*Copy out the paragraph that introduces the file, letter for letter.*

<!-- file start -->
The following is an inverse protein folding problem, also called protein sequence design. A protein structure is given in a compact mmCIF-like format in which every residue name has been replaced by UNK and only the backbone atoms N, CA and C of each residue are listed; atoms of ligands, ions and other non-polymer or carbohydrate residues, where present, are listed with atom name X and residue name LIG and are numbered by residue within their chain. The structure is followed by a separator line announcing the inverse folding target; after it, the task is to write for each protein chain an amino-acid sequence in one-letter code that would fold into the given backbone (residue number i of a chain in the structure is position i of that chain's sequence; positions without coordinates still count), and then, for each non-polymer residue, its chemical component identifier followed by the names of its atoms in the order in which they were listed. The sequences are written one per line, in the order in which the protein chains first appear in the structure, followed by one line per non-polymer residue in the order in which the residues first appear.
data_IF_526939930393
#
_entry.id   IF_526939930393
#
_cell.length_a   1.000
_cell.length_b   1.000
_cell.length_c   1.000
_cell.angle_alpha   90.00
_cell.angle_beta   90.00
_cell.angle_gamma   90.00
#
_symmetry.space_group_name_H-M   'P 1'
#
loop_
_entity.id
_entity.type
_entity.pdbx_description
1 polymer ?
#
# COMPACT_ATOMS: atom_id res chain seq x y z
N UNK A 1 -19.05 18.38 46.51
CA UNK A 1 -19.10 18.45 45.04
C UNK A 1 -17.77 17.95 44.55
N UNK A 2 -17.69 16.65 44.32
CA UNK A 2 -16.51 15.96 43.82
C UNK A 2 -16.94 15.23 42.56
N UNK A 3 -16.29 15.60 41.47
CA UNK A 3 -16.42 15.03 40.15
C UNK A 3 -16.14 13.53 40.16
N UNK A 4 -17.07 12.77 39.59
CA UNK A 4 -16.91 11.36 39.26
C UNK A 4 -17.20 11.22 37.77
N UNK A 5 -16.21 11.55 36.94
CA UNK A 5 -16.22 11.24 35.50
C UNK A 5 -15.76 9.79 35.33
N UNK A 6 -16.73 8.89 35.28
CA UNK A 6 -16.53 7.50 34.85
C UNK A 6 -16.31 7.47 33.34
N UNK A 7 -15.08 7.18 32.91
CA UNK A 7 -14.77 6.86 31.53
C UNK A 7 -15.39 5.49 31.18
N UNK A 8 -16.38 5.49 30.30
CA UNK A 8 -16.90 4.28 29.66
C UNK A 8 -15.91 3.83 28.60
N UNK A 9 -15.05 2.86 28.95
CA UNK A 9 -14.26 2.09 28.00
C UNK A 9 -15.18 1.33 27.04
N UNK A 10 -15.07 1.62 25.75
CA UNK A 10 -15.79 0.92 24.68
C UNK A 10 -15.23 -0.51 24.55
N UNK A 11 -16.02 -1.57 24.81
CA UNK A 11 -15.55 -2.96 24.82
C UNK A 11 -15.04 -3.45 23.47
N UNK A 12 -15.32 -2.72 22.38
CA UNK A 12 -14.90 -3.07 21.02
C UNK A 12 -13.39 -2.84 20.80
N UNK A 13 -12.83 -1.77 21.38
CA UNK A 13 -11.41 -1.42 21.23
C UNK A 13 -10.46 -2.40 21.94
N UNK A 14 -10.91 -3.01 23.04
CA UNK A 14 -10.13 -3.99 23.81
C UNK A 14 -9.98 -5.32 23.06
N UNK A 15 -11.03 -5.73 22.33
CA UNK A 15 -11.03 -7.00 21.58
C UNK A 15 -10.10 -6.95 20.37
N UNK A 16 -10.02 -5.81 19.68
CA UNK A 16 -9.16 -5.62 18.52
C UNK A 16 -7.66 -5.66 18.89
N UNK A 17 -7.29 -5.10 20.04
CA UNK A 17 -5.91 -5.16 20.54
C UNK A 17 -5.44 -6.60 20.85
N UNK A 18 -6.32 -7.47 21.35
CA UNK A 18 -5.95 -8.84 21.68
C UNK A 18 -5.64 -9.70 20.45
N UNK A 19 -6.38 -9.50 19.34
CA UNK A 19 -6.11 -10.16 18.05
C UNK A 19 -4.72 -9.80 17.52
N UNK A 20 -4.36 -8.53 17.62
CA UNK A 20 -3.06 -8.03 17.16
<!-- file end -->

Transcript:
The following is an inverse protein folding problem, also called protein sequence design. A protein structure is given in a compact mmCIF-like format in which every residue name has been replaced by UNK and only the backbone atoms N, CA and C of each residue are listed; atoms of ligands, ions and other non-polymer or carbohydrate residues, where present, are listed with atom name X and residue name LIG and are numbered by residue within their chain. The structure is followed by a separator line announcing the inverse folding target; after it, the task is to write for each protein chain an amino-acid sequence in one-letter code that would fold into the given backbone (residue number i of a chain in the structure is position i of that chain's sequence; positions without coordinates still count), and then, for each non-polymer residue, its chemical component identifier followed by the names of its atoms in the order in which they were listed. The sequences are written one per line, in the order in which the protein chains first appear in the structure, followed by one line per non-polymer residue in the order in which the residues first appear.